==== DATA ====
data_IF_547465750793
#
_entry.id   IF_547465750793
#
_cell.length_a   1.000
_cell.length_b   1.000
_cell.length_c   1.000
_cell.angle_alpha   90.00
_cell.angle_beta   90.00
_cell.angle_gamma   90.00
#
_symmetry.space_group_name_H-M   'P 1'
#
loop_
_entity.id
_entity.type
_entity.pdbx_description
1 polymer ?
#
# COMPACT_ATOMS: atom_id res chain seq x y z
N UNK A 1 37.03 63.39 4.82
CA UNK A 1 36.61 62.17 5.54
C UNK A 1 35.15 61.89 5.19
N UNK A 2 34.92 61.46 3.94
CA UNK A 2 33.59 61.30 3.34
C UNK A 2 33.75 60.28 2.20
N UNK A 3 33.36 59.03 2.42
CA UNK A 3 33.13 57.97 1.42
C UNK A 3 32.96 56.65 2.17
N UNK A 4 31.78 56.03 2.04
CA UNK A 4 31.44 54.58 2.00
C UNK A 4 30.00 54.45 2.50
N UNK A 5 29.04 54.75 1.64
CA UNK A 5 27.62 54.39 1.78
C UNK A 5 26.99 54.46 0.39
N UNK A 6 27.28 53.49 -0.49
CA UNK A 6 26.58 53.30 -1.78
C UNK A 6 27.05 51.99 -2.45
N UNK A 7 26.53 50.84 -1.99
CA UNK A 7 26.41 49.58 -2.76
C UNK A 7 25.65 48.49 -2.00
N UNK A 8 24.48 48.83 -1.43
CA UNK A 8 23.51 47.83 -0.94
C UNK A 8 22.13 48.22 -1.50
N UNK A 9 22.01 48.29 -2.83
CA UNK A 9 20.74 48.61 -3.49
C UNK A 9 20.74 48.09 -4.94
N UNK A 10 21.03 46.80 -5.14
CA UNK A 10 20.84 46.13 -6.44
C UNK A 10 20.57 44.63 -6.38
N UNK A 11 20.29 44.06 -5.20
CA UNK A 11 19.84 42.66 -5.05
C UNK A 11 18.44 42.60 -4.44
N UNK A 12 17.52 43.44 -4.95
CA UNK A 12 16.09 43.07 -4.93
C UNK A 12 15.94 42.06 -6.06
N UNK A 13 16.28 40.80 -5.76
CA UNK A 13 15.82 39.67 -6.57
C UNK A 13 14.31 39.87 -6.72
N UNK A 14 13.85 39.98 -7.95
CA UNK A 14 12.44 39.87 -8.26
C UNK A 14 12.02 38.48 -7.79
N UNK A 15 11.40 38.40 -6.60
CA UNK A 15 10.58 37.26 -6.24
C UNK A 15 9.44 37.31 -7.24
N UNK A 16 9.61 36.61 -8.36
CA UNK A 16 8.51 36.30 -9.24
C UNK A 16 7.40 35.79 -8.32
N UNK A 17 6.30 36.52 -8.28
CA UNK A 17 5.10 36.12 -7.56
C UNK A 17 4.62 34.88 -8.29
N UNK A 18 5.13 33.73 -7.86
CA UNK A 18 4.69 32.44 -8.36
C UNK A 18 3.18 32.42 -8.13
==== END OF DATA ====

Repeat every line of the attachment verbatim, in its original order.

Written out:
data_IF_547465750793
#
_entry.id   IF_547465750793
#
_cell.length_a   1.000
_cell.length_b   1.000
_cell.length_c   1.000
_cell.angle_alpha   90.00
_cell.angle_beta   90.00
_cell.angle_gamma   90.00
#
_symmetry.space_group_name_H-M   'P 1'
#
loop_
_entity.id
_entity.type
_entity.pdbx_description
1 polymer ?
#
# COMPACT_ATOMS: atom_id res chain seq x y z
N UNK A 1 37.03 63.39 4.82
CA UNK A 1 36.61 62.17 5.54
C UNK A 1 35.15 61.89 5.19
N UNK A 2 34.92 61.46 3.94
CA UNK A 2 33.59 61.30 3.34
C UNK A 2 33.75 60.28 2.20
N UNK A 3 33.36 59.03 2.42
CA UNK A 3 33.13 57.97 1.42
C UNK A 3 32.96 56.65 2.17
N UNK A 4 31.78 56.03 2.04
CA UNK A 4 31.44 54.58 2.00
C UNK A 4 30.00 54.45 2.50
N UNK A 5 29.04 54.75 1.64
CA UNK A 5 27.62 54.39 1.78
C UNK A 5 26.99 54.46 0.39
N UNK A 6 27.28 53.49 -0.49
CA UNK A 6 26.58 53.30 -1.78
C UNK A 6 27.05 51.99 -2.45
N UNK A 7 26.53 50.84 -1.99
CA UNK A 7 26.41 49.58 -2.76
C UNK A 7 25.65 48.49 -2.00
N UNK A 8 24.48 48.83 -1.43
CA UNK A 8 23.51 47.83 -0.94
C UNK A 8 22.13 48.22 -1.50
N UNK A 9 22.01 48.29 -2.83
CA UNK A 9 20.74 48.61 -3.49
C UNK A 9 20.74 48.09 -4.94
N UNK A 10 21.03 46.80 -5.14
CA UNK A 10 20.84 46.13 -6.44
C UNK A 10 20.57 44.63 -6.38
N UNK A 11 20.29 44.06 -5.20
CA UNK A 11 19.84 42.66 -5.05
C UNK A 11 18.44 42.60 -4.44
N UNK A 12 17.52 43.44 -4.95
CA UNK A 12 16.09 43.07 -4.93
C UNK A 12 15.94 42.06 -6.06
N UNK A 13 16.28 40.80 -5.76
CA UNK A 13 15.82 39.67 -6.57
C UNK A 13 14.31 39.87 -6.72
N UNK A 14 13.85 39.98 -7.95
CA UNK A 14 12.44 39.87 -8.26
C UNK A 14 12.02 38.48 -7.79
N UNK A 15 11.40 38.40 -6.60
CA UNK A 15 10.58 37.26 -6.24
C UNK A 15 9.44 37.31 -7.24
N UNK A 16 9.61 36.61 -8.36
CA UNK A 16 8.51 36.30 -9.24
C UNK A 16 7.40 35.79 -8.32
N UNK A 17 6.30 36.52 -8.28
CA UNK A 17 5.10 36.12 -7.56
C UNK A 17 4.62 34.88 -8.29
N UNK A 18 5.13 33.73 -7.86
CA UNK A 18 4.69 32.44 -8.36
C UNK A 18 3.18 32.42 -8.13